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First look: Nissan springs all-new X-Trail

Grown up: Nissan's designers intentionally kept to the original X-Trail formula while making it bigger and more refined.

Nissan's evolutionary second-generation SUV coming here late this year

8 Mar 2007

NISSAN caught everyone by surprise at the Geneva Motor Show opening on Tuesday night when it revealed a new X-Trail that looks similar to the old model but which is actually all-new and notably bigger.

The second-generation X-Trail is built on the Renault Megane platform, which it shares with the recently previewed Nissan Dualis, a cross between a compact SUV and small hatchback that will be sold here from late this year alongside the X-Trail.

For overseas markets, the new X-Trail offers a new turbo-diesel engine option sourced from parent company Renault (replacing the previous Nissan 2.2-litre non-turbo).

The new 2.0-litre common-rail turbo-diesel produces 110kW of power at 4000rpm and 320Nm of torque at 2000rpm – or, fitted with an intercooler, 127kW at 3750 and 360Nm at 2000rpm.

However, Australian buyers will have to make do with a slightly revised version of the current 2.5-litre petrol engine when X-Trail makes its local debut at the Sydney motor show in October.

It will go on sale here in December or January.

A Nissan Australia spokesman said that the company would look at a business case for a diesel X-Trail some time next year.

Figures released at Geneva suggest that the revised petrol engine will produce an extra 1kW of power offer while torque is 3Nm higher at 233Nm, but produced 400rpm higher at 4400rpm.

Local specifications will not be revealed until the Sydney launch, but the Geneva specs have the petrol engine linked to a standard six-speed manual gearbox or optional constantly variable transmission (CVT) whereas the Australian model currently comes with a five-speed manual or four-speed auto.

The part-time 4x4 system is a refined version of the existing one, again with a dash-mounted switch between 2WD and auto modes. It includes an uphill start mode, which automatically holds the vehicle on the brakes on a slope of more than 10 per cent until the driver moves away, and an automatic descent model that uses the standard ABS (now with EBD) to hold the vehicle at a steady 7km/h so the driver can concentrate on steering.

Distinguished externally by its extended wheelarches and longer tail, the most notable visable difference over the current model is inside with the departure of the characteristic and somewhat controversial central instrument panel.

12 center imageNissan’s designers have instead opted for a more conventional set of instruments located ahead of the driver, essentially to allow the central dash area to accommodate modern equipment like a satellite navigation screen and dash-top storage box (big enough to hold a tissue box!).

The new X-Trail’s wheelbase is only 5mm longer than the current model, but overall length has grown by 175mm – at a cost for those venturing off-road, with the departure angle deteriorating from 25 degrees to 23 degrees. However, the ride height is slightly better – up 5mm to 200mm – while the approach angle remains at 28 degrees.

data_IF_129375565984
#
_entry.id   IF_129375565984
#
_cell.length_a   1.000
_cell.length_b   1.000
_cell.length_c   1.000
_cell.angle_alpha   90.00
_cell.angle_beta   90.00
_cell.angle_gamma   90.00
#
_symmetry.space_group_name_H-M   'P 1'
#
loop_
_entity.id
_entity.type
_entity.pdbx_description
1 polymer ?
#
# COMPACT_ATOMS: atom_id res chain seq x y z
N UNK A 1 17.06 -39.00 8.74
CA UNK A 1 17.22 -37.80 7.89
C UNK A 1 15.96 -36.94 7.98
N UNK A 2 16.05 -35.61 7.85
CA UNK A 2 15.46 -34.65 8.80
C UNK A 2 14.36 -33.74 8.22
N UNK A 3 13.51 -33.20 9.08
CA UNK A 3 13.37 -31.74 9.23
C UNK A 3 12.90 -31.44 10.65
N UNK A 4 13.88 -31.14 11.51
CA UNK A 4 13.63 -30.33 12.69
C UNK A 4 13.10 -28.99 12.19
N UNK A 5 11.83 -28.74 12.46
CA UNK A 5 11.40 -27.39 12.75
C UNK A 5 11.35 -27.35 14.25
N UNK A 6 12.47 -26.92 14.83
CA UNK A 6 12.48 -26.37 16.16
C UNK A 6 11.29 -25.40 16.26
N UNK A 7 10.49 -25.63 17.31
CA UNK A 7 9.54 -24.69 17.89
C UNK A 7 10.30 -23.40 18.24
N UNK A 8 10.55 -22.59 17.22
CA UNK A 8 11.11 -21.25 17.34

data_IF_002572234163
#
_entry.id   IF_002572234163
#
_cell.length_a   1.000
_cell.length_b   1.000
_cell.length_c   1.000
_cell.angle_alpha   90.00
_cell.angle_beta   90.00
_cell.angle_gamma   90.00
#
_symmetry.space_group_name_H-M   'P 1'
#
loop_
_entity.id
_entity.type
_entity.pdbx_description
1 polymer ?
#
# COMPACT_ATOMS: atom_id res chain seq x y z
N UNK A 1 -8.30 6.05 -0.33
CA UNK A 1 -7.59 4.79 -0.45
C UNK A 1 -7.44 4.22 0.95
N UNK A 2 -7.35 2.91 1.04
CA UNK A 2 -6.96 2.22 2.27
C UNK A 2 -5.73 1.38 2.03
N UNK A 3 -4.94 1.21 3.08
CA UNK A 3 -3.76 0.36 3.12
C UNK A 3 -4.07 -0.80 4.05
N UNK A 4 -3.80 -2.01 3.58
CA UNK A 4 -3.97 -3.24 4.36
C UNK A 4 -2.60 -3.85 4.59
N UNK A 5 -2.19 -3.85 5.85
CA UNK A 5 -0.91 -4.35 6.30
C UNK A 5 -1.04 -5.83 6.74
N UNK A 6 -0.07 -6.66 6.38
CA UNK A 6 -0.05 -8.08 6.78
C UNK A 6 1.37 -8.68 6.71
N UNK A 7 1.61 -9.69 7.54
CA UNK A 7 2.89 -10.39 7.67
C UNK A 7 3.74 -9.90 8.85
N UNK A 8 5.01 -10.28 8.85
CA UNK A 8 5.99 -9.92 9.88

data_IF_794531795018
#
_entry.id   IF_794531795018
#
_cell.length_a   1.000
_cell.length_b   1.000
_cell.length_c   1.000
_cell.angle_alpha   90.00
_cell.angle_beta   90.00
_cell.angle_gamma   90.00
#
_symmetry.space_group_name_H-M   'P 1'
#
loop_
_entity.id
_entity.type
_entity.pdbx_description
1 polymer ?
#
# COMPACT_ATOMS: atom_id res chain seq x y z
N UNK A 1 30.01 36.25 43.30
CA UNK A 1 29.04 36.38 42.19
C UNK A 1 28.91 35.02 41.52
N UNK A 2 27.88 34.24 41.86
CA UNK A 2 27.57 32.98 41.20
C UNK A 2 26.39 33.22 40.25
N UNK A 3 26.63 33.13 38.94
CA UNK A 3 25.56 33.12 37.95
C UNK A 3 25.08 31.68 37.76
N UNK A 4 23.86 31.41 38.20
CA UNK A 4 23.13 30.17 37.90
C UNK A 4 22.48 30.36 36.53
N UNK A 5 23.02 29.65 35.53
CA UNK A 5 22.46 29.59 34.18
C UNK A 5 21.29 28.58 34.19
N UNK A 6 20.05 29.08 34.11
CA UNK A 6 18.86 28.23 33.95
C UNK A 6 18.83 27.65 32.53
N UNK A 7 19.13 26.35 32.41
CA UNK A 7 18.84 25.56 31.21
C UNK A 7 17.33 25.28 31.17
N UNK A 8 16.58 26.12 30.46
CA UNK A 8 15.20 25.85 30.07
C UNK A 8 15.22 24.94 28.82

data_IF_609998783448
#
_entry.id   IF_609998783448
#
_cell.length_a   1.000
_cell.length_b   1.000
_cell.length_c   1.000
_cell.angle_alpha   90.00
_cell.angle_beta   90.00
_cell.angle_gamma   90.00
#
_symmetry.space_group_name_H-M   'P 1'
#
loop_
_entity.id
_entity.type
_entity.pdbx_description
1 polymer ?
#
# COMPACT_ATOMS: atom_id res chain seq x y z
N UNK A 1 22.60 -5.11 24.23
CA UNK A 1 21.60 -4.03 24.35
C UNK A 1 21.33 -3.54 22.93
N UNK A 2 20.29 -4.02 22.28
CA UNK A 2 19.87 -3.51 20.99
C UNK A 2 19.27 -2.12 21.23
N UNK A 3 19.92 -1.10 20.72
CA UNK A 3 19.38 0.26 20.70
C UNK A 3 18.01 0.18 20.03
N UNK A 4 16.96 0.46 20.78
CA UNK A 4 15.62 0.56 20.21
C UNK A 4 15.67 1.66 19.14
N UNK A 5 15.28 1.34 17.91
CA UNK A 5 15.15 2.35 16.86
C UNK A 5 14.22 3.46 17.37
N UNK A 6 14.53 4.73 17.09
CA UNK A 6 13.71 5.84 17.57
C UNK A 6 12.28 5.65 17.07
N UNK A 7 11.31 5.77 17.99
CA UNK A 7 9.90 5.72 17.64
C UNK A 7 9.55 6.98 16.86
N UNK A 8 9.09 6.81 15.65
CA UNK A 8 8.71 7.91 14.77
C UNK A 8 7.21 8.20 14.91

Most of the extra overall length is in the rear, with a resultant massive increase in luggage capacity from 410 litres to 603 litres (or 479 litres if you don’t include the new sliding drawer under the floor for storing valuables out of sight).

This new sliding drawer includes removable partitions and was made possible by re-routing of the exhaust silencer from an east-west position under the floor to a north-south location behind alongside the rear wheel well.

Width has been increased by 20mm for extra shoulder space for the occupants while the height has increased by 10mm. Fuel tank capacity has also increased, by a handy 7 litres to 67 litres, providing longer fuel range.

Nissan describes its approach to the second-generation X-Trail as "evolutionary change" because of the success of the original (which regained market leadership from the Toyota RAV-4 in Australia in February, for the first time in m ore than a year).

“The message coming back was that we changed the X-Trail formula at our peril,” said Nissan Europe product planning chief Pierre Loing. “The original was loved by its owners and many didn’t want us to change a thing. It was a problem, certainly, but a nice one to have.”

The original X-Trail was launched six years ago and has sold considerably hgihwer worldwide than expected. Global production has reached 615,000.

“There is no denying that the first X-Trail was an exceptional success,” said Mr Loing. “It was the right vehicle at the right time, a hugely capable compact SUV with serious off-road credentials.

“It also enjoyed a very high degree of customer loyalty with repeat purchases accounting for as much as 30 per cent of all sales. So when they asked us not to change anything, we listened. But that didn’t stop us improving on the original.

“The latest X-Trail is an all-new vehicle, but one which builds on the considerable success of its predecessor rather than trying to be something different.

“We have taken a highly regarded vehicle and improved it in every area. Although it is all-new, it is an evolutionary rather than revolutionary design, on the basis that we should build on what was already a success.”

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